Advertisement

What moderates the attainment gap? The effects of social identity incompatibility and practical incompatibility on the performance of students who are or are not Black, Asian or Minority Ethnic

  • Daniel FringsEmail author
  • Ilka H. Gleibs
  • Anne M. Ridley
Open Access
Article

Abstract

A successful journey through higher education is, for many, a once in a lifetime opportunity for social mobility. Unfortunately, one notable feature of higher education systems is that students from some backgrounds do not achieve the same academic attainments as do others. The current study tests the role of one particular set of processes: social identity (in)compatibility on academic performance. Participants were recruited at two time points from a pool of first year undergraduates at a modern London University (N = 215) of which 40.1% were classed as Black, Asian or Minority Ethnic (BAME), 57.1% as non-BAME and 2.8% did not provide this information. A prospective design was employed: Alongside demographic data, measures at the start of the academic year consisted of measures of student and ethnic identity, and both practical and identity incompatibility. At the end of the academic year, average marks achieved were gained for each student from the university’s registry system. Results indicate that BAME students had equal levels of student identity to non-BAME students, but higher levels of ethnic identity. They also typically experienced higher levels of both practical and identity incompatibility. Finally, BAME students had lower attainment than did non-BAME students. Both practical and identity incompatibility appeared to moderate this effect. However, contrary to predictions, it was only under conditions of low and medium levels of incompatibility that BAME students attained lower marks than their non-BAME peers. The theoretical and practical implications of these findings are discussed.

Keywords

Education Social identity Incompatibility Attainment Social mobility BAME BME Ethnicity 

1 Introduction

A successful journey through higher education is, for many, a once in a lifetime opportunity for social mobility. Unfortunately, one notable feature of many higher education systems is that students from some backgrounds do not achieve the same academic attainments as do others. In the UK, at risk demographics include older students, those from lower social economic status (SES) backgrounds and members of some ethnic minorities (Broeke and Nicholls 2007; Jetten et al. 2008; Labi 2015; Mok et al. 2016, 2017; Murtagh et al. 2016; Reay et al. 2002; Richardson 2012; Ridley 2007; Woolf et al. 2013) and there is also some evidence that lower attainment in Black, Asian or Minority Ethnic (BAME) students compared to white students is greater when they are part-time, older, and female (Richardson 2008). Similar attainment gaps have been observed in other areas of the world, such as wider Europe and the US (see Heath et al. 2008; Schnell and Azzolini 2015; Stevenson and Whelan 2013, but cf. Hermansen 2016 for example of an exception).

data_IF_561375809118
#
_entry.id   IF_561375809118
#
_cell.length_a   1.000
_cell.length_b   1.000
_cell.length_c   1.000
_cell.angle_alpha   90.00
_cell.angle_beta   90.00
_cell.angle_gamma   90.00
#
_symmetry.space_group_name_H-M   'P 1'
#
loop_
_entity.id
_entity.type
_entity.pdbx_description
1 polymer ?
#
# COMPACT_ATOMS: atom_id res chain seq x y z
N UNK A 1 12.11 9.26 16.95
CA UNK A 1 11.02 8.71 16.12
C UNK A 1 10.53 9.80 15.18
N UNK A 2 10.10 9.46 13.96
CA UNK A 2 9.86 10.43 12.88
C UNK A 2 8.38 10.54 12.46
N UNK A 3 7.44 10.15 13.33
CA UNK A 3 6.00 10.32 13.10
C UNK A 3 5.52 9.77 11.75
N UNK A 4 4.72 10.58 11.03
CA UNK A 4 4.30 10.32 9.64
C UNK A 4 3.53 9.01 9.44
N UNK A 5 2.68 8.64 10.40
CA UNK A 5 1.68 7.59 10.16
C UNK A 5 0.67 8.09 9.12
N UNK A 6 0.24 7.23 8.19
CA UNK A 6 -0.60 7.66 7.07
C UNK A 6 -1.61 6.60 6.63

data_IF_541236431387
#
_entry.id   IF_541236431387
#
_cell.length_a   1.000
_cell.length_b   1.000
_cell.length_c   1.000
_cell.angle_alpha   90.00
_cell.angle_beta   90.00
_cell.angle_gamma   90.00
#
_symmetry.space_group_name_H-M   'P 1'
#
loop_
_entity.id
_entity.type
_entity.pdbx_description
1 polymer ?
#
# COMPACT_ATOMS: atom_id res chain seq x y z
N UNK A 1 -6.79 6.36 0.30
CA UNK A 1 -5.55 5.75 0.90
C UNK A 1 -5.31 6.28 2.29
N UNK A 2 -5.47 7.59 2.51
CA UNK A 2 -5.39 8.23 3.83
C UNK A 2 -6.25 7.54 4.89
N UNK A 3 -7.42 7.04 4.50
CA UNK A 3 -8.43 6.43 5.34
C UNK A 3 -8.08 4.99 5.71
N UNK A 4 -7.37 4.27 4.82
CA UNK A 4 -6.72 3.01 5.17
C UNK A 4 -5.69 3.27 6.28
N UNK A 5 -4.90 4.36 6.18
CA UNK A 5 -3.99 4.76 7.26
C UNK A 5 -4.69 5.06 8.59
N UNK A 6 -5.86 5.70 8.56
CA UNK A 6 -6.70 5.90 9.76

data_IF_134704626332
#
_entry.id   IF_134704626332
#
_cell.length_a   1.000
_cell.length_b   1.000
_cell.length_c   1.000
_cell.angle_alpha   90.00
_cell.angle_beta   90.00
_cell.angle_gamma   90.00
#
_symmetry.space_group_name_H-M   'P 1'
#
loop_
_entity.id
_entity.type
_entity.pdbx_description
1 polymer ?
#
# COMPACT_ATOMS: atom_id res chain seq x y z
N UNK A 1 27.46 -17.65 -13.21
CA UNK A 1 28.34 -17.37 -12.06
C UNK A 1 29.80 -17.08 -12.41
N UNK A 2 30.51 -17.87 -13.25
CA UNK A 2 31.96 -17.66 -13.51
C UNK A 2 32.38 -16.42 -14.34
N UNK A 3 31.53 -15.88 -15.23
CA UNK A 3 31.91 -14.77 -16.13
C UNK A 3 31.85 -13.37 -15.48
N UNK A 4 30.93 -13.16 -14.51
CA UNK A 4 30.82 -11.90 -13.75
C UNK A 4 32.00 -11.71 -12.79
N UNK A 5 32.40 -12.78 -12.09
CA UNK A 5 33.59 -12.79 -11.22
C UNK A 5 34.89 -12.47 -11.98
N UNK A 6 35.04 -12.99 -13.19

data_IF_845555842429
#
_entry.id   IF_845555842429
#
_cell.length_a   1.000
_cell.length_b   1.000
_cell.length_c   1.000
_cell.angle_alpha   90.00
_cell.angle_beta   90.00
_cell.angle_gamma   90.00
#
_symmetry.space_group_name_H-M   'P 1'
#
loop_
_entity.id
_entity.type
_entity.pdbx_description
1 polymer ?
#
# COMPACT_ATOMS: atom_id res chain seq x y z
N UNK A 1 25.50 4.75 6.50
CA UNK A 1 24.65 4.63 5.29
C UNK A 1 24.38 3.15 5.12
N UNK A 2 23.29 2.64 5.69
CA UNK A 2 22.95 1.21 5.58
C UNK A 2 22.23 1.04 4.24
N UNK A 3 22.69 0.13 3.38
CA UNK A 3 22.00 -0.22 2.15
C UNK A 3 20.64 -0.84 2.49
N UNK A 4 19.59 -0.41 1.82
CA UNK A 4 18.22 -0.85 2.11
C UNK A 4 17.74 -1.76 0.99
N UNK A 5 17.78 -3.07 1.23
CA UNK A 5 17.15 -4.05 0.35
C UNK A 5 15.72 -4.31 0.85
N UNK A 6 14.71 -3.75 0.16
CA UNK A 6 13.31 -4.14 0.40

Many studies have explored other factors that may underpin academic performance differences between BAME and non-BAME students. For example, studies exploring differences in approaches to learning as a function of ethnic group and the impact on assessment have produced mixed results (Martiny et al. 2015; Mpofu and Oakland 2001; Ridley 2007). It is argued that the assessment environment is likely to produce stereotype threat which increases anxiety, thereby reducing cognitive capacity, attention, etc. (e.g. Steele 1992, 1997). For instance, Osborne (2001) found evidence that white high school students experienced lower levels of self-reported anxiety following academic tests, and that controlling for anxiety reduced observed differences in attainment between non-BAME and BAME groups.

However, little research has addressed the impact of joining a university from the perspective of life transitions, and the effect this has on students’ social identities (identities we have based on perceived memberships of social groups, see Tajfel and Turner 1979). The current study tests the role of one particular set of processes, social identity incompatibility (difficulties that arise as a result of differences between identities related to groups, see Ethier and Deaux 1994) on academic performance amongst BAME and non-BAME students. In particular, it looks at the extent that the attainment gap between BAME and non-BAME students is moderated by identity incompatibility. In doing so, the current paper also posits and tests a novel differentiation between types of incompatibility—namely practical incompatibility and identity incompatibility.